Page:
"One summer, George and Betty were at the beach house they rent for vacations. They had Gay M. as the "juicing" sister with them and Judy was along to help. George had been talking about the bathing suits he had seen in Europe. 'In Europe, you know, the women go topless--a real shame. But the men, now they have a great idea! They wear these great swim suits called Speedos. They are really neat. When I came back to the states I was amazed at how inexpensive they were, and they came in a package of three.'
George then disappeared into the bedroom, and came out wearing one of his new "swimsuits." The problem was, he wasn't wearing a Speedo swimsuit, but men's brief-style underwear!--colored cotton underwear complete with access flap in the front. Judy chased after him as he strode off down the beach, and whispered in his ear, "These are not swimsuits, they're underwear." "No, no, sister." George protested, "They're European-style swim wear." She continued to try to persuade him, to no avail. George continued down the beach. Gay went after him, and eventually persuaded him they were not swimwear, and he went back inside and changed. That was the last we ever heard of the 'European swimsuits.'"
George regularly took attractive single young women in the Assemblies to restaurants and coffee houses, and went for long walks and drives with them. Leading Brothers, and their wives, cautioned him, "We don't think you should go off with her alone." George dismissed their concern, saying it was okay, despite the fact that single brothers were not allowed to do such things. It was not even considered appropriate for single men and women to work out together at a gym, or go running together.
George made frequent comments about women. He would say, "I'm for the sisters," and "I like blondes." He even commented once about a waitress in a restaurant, in the presence of Betty and a Leading Brother and his wife, "I prefer small-breasted women." But George claimed, "Betty is the only woman I've ever looked at. She is the only woman I've ever been with."
Betty, however, said to a former Leading Brother's wife, in the presence of one of the women George had been romantically involved with, "You know husbands! They always have their little girlfriends on the side." Betty sometimes suspected sexual involvement, and said accusingly to one of the women George was particularly involved with, "What if you get pregnant?"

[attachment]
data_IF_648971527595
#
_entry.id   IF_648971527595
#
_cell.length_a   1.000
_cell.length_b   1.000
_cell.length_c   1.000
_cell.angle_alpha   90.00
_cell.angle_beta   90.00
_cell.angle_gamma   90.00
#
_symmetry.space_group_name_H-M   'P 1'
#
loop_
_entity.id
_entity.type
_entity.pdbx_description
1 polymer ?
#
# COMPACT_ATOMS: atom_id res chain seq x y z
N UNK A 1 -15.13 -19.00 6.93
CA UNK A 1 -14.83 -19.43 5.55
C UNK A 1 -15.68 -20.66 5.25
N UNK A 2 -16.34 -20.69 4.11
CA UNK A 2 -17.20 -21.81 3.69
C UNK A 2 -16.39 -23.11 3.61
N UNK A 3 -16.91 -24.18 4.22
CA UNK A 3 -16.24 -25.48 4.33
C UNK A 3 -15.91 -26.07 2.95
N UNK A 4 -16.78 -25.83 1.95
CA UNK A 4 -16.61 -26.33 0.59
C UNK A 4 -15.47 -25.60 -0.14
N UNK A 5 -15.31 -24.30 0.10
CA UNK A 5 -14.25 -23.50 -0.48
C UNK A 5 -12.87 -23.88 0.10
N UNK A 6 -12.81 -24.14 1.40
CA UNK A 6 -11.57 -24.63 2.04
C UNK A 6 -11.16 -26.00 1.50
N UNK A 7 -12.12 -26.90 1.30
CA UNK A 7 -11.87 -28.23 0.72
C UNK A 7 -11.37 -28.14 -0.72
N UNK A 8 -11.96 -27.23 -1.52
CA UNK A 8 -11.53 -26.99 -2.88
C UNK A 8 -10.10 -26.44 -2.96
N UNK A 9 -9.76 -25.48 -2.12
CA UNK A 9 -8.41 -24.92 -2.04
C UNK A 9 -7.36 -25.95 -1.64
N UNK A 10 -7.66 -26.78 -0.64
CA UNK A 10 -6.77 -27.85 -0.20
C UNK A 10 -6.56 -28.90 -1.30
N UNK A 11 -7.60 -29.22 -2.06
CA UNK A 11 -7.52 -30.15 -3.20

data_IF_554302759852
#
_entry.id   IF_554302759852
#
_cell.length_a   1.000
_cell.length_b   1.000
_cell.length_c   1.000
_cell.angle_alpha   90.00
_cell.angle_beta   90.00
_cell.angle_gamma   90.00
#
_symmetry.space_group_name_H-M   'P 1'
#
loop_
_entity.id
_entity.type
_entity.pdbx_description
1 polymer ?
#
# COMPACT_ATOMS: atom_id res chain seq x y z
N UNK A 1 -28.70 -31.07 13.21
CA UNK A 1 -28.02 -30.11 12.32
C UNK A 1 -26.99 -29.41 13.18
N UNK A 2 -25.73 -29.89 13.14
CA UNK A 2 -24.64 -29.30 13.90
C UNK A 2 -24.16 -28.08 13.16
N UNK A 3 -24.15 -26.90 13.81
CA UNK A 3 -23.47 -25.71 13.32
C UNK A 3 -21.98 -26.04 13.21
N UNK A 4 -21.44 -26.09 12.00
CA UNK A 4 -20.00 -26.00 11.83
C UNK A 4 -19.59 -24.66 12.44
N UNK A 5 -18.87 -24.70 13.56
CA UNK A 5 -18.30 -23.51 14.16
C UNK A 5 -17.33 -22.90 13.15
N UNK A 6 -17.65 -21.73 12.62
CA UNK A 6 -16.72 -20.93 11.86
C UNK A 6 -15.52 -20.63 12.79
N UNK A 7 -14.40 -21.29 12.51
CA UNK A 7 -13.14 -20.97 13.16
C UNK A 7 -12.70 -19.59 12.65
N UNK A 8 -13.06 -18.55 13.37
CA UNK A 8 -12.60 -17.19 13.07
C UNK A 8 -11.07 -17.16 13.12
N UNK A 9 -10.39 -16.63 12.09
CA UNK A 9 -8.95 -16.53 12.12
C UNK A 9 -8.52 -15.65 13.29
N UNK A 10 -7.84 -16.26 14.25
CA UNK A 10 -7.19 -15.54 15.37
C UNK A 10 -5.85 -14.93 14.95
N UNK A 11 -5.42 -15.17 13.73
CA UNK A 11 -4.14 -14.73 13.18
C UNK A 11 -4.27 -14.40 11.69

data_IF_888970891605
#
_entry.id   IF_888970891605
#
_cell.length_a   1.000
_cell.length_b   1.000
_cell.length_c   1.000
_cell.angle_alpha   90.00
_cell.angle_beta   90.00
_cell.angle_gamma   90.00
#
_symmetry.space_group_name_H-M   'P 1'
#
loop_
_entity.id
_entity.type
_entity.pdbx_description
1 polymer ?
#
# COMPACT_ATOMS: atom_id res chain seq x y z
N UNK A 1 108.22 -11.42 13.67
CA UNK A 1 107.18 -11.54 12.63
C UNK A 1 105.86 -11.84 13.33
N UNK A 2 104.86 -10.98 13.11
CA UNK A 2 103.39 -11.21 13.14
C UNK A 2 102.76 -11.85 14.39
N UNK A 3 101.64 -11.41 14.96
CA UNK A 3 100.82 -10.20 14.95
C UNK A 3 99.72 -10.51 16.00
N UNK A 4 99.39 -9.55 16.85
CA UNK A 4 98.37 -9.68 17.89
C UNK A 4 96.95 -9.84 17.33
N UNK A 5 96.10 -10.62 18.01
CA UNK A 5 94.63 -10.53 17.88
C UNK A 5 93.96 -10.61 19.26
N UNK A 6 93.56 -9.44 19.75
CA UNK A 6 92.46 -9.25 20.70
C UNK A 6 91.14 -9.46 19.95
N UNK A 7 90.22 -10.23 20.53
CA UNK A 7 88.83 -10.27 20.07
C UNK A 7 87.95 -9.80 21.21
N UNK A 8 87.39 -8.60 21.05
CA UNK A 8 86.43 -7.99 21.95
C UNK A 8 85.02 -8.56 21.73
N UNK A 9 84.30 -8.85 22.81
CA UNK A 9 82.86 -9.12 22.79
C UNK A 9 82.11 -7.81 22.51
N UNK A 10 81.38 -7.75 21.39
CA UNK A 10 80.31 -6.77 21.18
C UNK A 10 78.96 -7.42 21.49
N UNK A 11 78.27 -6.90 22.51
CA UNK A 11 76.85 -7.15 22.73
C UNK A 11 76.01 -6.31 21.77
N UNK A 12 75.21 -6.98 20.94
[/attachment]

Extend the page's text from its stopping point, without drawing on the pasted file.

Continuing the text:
It was observed that George gave "Kristin" gifts, and frequently mailed overnight packages to her. He called her home several times a day, to the annoyance of her father, who asked him to stop calling. George then had his assistant place the calls. Betty said, "He's all up in the air about that girl. I'm not letting her move into this house."
George had one sister come over every Sunday night to massage his feet, back and gluteus maximus. Other women also gave him massages. It was not uncommon for George to wear his pajamas around women in his home. When Betty was asked about the massages and the pajamas, she replied, "That's just George." Even when he and Betty traveled to Hawaii, they would take a single sister to help them with diet and juices. She would also give George hand and foot rubs, and go for long walks with him.
After his excommunication, it was learned that George had in the past told his masseuse he was only waiting for his wife to die so he could marry his girlfriend.
George joked about African-Americans, even in their presence, saying, "Black people have big noses...big lips... nappy hair." He often said to one African-American person, "See you later, Alligator. Not too soon, Baboon." Betty was heard to remark, "We don't want to see black and white couples. Their children will turn out that strange gray color."
George read romantic fiction, and he sometimes commented that there were explicit passages he did not appreciate, but that didn't prevent him from finishing them and buying more by the same author. He also read occult books, and subscribed to an occult magazine for awhile.